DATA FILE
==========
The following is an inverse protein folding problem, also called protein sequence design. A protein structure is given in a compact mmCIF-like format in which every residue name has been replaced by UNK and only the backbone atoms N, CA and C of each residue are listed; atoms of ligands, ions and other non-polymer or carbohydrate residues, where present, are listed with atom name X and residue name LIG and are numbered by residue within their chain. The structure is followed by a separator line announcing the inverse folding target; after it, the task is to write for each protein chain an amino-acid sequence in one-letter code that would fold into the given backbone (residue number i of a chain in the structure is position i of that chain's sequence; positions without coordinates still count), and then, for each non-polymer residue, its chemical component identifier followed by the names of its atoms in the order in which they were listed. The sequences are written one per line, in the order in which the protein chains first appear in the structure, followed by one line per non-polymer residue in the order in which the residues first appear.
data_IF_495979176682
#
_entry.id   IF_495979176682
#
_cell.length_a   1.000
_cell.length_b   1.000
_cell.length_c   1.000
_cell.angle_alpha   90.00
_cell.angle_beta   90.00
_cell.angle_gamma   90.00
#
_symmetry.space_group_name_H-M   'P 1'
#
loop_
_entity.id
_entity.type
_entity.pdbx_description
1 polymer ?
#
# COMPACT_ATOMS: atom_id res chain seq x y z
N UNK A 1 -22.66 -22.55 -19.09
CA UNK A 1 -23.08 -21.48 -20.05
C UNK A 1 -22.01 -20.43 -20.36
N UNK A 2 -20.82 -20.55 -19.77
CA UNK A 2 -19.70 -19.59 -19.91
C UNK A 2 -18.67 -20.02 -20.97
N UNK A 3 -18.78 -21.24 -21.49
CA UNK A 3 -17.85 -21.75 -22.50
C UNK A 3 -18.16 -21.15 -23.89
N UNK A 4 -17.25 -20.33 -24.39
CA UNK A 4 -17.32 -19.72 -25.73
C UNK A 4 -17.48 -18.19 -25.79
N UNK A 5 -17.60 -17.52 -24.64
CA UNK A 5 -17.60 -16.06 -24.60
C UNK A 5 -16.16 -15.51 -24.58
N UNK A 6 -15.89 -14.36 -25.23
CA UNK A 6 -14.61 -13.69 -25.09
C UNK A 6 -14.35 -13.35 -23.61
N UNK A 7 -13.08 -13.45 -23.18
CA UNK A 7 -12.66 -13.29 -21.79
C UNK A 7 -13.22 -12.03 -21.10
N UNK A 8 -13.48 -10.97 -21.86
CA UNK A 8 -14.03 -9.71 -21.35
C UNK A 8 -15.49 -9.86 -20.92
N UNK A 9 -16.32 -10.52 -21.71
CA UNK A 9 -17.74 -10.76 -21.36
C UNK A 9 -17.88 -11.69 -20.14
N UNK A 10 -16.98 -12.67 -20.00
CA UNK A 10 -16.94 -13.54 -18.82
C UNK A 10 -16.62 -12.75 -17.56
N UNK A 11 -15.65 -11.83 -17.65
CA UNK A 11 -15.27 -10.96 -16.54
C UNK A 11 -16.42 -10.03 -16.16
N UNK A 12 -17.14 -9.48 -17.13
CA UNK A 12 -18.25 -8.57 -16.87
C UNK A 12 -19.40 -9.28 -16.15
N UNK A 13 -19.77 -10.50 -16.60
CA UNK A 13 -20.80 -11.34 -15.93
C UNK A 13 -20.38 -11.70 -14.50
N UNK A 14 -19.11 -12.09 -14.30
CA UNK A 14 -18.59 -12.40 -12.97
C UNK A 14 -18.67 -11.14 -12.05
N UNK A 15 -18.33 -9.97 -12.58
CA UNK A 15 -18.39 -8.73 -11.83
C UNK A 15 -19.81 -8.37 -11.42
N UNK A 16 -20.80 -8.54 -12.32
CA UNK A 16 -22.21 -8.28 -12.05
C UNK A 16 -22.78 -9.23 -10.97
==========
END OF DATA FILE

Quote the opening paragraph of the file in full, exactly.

The following is an inverse protein folding problem, also called protein sequence design. A protein structure is given in a compact mmCIF-like format in which every residue name has been replaced by UNK and only the backbone atoms N, CA and C of each residue are listed; atoms of ligands, ions and other non-polymer or carbohydrate residues, where present, are listed with atom name X and residue name LIG and are numbered by residue within their chain. The structure is followed by a separator line announcing the inverse folding target; after it, the task is to write for each protein chain an amino-acid sequence in one-letter code that would fold into the given backbone (residue number i of a chain in the structure is position i of that chain's sequence; positions without coordinates still count), and then, for each non-polymer residue, its chemical component identifier followed by the names of its atoms in the order in which they were listed. The sequences are written one per line, in the order in which the protein chains first appear in the structure, followed by one line per non-polymer residue in the order in which the residues first appear.